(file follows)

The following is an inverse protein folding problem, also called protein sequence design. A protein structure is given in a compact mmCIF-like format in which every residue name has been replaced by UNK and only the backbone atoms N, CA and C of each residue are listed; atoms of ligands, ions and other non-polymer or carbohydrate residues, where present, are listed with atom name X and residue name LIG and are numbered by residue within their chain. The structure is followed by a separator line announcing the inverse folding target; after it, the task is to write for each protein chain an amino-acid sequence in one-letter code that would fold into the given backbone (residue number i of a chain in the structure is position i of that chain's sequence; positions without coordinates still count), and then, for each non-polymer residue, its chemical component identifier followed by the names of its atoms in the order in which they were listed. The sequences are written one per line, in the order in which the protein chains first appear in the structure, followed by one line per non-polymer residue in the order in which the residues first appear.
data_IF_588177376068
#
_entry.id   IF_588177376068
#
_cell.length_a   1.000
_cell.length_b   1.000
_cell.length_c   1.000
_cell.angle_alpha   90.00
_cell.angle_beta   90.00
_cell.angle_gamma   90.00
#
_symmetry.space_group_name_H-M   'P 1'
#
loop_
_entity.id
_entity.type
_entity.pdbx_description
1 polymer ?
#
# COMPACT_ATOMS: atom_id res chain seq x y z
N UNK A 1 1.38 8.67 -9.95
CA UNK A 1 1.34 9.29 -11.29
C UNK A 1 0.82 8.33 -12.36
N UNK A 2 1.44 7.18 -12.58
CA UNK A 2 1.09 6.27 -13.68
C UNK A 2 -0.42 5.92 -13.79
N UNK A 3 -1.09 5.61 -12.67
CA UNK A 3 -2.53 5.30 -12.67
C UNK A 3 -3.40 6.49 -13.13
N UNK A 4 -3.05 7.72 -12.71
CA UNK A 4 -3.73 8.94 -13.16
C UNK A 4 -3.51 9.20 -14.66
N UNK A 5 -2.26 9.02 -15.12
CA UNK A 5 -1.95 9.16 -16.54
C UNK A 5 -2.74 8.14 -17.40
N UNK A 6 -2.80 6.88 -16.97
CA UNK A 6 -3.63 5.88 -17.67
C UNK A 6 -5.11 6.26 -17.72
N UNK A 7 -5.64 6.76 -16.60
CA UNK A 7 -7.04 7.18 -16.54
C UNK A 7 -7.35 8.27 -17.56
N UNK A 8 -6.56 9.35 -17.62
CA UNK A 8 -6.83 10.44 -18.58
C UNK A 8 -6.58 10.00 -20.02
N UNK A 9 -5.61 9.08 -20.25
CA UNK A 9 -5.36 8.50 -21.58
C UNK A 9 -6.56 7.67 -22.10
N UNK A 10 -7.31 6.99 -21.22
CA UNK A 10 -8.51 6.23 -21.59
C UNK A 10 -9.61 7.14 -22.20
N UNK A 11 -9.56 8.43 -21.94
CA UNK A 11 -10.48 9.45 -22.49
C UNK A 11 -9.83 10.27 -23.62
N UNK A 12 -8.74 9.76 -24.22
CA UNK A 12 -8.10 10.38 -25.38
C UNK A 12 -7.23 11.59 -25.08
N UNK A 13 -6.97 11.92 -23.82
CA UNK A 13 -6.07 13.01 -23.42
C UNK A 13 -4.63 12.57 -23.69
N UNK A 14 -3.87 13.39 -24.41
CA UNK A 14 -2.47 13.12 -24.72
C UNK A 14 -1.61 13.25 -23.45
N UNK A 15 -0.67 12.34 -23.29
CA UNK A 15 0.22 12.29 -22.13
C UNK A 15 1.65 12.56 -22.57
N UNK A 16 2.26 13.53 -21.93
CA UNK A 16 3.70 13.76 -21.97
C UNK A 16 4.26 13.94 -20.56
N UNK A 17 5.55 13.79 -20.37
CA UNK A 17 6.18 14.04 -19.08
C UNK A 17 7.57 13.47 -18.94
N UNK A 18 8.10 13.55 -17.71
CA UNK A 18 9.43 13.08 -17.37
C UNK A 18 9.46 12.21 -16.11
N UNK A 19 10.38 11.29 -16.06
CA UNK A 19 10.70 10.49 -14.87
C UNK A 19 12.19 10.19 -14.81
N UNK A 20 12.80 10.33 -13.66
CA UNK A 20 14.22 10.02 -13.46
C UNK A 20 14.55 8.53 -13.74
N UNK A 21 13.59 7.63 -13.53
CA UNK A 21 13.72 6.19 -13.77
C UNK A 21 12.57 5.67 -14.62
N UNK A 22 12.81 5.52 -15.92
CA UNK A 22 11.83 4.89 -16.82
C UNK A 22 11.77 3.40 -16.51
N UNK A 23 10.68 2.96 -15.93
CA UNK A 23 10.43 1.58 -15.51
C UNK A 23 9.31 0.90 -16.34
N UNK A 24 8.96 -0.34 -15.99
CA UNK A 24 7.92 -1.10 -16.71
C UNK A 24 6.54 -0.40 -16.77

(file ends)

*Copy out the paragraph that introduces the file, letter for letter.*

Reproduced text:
The following is an inverse protein folding problem, also called protein sequence design. A protein structure is given in a compact mmCIF-like format in which every residue name has been replaced by UNK and only the backbone atoms N, CA and C of each residue are listed; atoms of ligands, ions and other non-polymer or carbohydrate residues, where present, are listed with atom name X and residue name LIG and are numbered by residue within their chain. The structure is followed by a separator line announcing the inverse folding target; after it, the task is to write for each protein chain an amino-acid sequence in one-letter code that would fold into the given backbone (residue number i of a chain in the structure is position i of that chain's sequence; positions without coordinates still count), and then, for each non-polymer residue, its chemical component identifier followed by the names of its atoms in the order in which they were listed. The sequences are written one per line, in the order in which the protein chains first appear in the structure, followed by one line per non-polymer residue in the order in which the residues first appear.